“And you thought we wouldn’t find you? It looks like you’ve been here quite a while, what with all the shit you’ve got down here. Do you have buddies upstairs?”

    “No, Sir, just me. No friends.”

    A cold laugh echoed. “Of course not. Who’d want to be friends with a scab like you?”

    What sounded like a punch and then Legs groaning floated up the stairs. I cringed. A warm hand rested on my shoulder, and I jumped. “Shhh!” Alice whispered as she covered my mouth. She nodded toward the door and mouthed, “Who’s down there?”


    Alice’s mouth formed an O, and it was my turn to cover her mouth. We both pressed our ears to the door, glued to the spot in horror.

    My stomach lurched as Legs cried out in pain from another blow. “I’ve seen you in the market before, selling junk that nobody wants,” a Polatzi said, “so where’s your stash? Are you going to give us anything of use?”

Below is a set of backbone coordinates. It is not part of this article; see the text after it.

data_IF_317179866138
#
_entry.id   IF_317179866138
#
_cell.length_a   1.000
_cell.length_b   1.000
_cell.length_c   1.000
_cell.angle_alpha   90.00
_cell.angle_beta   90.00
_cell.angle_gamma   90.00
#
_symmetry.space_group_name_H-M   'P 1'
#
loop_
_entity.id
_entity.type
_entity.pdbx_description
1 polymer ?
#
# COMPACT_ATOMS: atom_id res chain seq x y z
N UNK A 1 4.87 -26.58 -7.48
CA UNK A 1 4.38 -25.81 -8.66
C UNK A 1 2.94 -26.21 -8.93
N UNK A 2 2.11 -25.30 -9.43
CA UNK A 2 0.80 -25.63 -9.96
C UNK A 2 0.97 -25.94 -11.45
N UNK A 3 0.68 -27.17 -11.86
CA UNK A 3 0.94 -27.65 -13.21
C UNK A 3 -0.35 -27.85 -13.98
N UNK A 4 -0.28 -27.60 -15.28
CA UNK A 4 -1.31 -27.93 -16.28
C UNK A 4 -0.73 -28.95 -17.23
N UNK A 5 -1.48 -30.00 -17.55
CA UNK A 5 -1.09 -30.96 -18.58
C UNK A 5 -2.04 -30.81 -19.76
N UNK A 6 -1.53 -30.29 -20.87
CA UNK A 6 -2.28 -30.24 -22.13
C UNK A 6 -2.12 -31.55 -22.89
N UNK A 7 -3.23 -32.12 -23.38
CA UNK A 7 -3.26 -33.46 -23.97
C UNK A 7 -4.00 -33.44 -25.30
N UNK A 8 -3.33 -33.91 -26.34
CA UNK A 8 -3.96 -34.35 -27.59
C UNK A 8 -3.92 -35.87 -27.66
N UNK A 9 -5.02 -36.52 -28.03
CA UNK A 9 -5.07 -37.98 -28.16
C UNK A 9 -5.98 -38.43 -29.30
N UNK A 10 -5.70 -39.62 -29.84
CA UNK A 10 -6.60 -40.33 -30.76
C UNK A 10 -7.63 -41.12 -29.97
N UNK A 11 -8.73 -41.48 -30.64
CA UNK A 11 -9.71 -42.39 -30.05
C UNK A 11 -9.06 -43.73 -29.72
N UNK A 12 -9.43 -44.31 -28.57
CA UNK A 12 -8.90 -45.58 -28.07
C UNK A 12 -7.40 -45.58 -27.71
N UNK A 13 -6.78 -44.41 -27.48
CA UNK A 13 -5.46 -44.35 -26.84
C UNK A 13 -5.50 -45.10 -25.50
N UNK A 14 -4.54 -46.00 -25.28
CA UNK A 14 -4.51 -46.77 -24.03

Another punch. Legs coughed and gasped for breath. Alice covered her ears. I squeezed my eyes shut in hopes to block out the world.

    It only took me back to the day Alice and I came home from the market to find my home in disarray. My desperate attempts to get in the house. The Polatzi stopping me; Legs watching it all from across the street as his parents pulled him into the house and shut the door. We had been the first wave of people from outside of Detroit to make it to the Dome, and our homes were all situated together. Who could have imagined we would be forced to live on our own, to grow up so quickly, in such a grotesque way. Our lives had forever been changed by the war. Alice and Legs, forced to survive without family for their own reasons and me, forced to give of myself until the government felt I’d given enough.